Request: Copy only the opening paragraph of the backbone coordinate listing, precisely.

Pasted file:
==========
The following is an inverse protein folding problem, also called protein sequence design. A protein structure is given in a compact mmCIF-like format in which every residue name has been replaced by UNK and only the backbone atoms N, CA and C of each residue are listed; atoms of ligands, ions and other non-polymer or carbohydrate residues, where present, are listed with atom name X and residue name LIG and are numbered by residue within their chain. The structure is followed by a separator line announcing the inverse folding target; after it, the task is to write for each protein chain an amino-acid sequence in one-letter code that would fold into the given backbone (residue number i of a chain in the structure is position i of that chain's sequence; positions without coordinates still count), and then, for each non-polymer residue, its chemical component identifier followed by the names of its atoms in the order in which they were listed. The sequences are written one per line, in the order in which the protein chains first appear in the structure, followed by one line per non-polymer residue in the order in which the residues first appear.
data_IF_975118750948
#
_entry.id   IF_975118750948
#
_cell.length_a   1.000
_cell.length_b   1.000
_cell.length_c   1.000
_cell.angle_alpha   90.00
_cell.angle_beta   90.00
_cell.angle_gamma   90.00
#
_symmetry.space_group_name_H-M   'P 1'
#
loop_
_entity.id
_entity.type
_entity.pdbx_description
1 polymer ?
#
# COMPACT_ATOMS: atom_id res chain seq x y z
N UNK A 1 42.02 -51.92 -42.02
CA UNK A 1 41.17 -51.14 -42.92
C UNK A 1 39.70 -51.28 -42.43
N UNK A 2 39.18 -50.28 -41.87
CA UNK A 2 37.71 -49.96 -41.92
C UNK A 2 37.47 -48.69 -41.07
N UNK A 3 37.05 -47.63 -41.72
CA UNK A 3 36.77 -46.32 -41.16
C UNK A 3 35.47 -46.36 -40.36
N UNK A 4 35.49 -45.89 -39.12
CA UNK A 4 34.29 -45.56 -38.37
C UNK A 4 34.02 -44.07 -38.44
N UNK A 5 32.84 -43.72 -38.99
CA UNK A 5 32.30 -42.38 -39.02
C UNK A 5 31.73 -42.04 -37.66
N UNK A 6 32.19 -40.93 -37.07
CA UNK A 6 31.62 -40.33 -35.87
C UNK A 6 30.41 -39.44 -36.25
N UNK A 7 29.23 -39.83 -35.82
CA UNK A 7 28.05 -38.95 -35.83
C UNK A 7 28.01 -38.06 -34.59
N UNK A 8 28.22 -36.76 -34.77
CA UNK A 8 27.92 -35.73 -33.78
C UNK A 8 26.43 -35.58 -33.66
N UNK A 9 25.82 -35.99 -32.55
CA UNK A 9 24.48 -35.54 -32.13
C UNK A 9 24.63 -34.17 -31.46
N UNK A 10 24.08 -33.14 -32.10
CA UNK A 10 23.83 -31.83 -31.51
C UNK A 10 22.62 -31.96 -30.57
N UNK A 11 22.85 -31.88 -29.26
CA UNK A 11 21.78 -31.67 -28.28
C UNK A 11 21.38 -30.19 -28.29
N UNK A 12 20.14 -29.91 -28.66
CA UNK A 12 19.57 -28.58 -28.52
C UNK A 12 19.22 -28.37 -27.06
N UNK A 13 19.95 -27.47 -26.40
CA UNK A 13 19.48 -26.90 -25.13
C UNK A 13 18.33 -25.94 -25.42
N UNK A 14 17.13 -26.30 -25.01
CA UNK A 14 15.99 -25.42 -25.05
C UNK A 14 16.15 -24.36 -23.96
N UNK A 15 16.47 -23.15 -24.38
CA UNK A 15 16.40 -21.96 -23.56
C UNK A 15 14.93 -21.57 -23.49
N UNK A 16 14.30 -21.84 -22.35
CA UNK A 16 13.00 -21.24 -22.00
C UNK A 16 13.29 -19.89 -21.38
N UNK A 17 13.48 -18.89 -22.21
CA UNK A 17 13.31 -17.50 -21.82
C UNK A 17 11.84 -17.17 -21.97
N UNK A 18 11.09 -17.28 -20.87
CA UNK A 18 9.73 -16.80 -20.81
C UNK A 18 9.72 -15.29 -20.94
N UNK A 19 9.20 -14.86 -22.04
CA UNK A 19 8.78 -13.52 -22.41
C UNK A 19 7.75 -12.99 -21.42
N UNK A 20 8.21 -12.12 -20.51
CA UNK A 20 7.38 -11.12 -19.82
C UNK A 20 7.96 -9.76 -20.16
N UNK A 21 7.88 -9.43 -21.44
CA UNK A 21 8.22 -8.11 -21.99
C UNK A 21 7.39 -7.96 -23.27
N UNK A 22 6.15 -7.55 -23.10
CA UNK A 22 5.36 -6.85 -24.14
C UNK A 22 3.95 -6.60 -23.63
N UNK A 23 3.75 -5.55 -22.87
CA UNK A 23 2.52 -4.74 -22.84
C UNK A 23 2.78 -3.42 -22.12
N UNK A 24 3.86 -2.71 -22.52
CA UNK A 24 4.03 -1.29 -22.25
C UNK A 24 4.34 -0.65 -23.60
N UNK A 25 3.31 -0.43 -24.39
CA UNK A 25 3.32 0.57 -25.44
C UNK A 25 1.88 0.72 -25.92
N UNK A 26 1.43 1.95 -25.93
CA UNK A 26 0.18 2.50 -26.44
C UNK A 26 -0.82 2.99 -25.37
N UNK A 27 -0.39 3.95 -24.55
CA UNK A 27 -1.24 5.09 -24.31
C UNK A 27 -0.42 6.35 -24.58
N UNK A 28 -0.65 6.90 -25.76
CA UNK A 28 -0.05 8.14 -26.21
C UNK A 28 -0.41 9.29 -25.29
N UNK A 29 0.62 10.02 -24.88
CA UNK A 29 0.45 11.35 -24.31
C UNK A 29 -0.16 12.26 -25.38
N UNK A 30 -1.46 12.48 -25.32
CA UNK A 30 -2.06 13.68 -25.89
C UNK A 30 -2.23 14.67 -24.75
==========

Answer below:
The following is an inverse protein folding problem, also called protein sequence design. A protein structure is given in a compact mmCIF-like format in which every residue name has been replaced by UNK and only the backbone atoms N, CA and C of each residue are listed; atoms of ligands, ions and other non-polymer or carbohydrate residues, where present, are listed with atom name X and residue name LIG and are numbered by residue within their chain. The structure is followed by a separator line announcing the inverse folding target; after it, the task is to write for each protein chain an amino-acid sequence in one-letter code that would fold into the given backbone (residue number i of a chain in the structure is position i of that chain's sequence; positions without coordinates still count), and then, for each non-polymer residue, its chemical component identifier followed by the names of its atoms in the order in which they were listed. The sequences are written one per line, in the order in which the protein chains first appear in the structure, followed by one line per non-polymer residue in the order in which the residues first appear.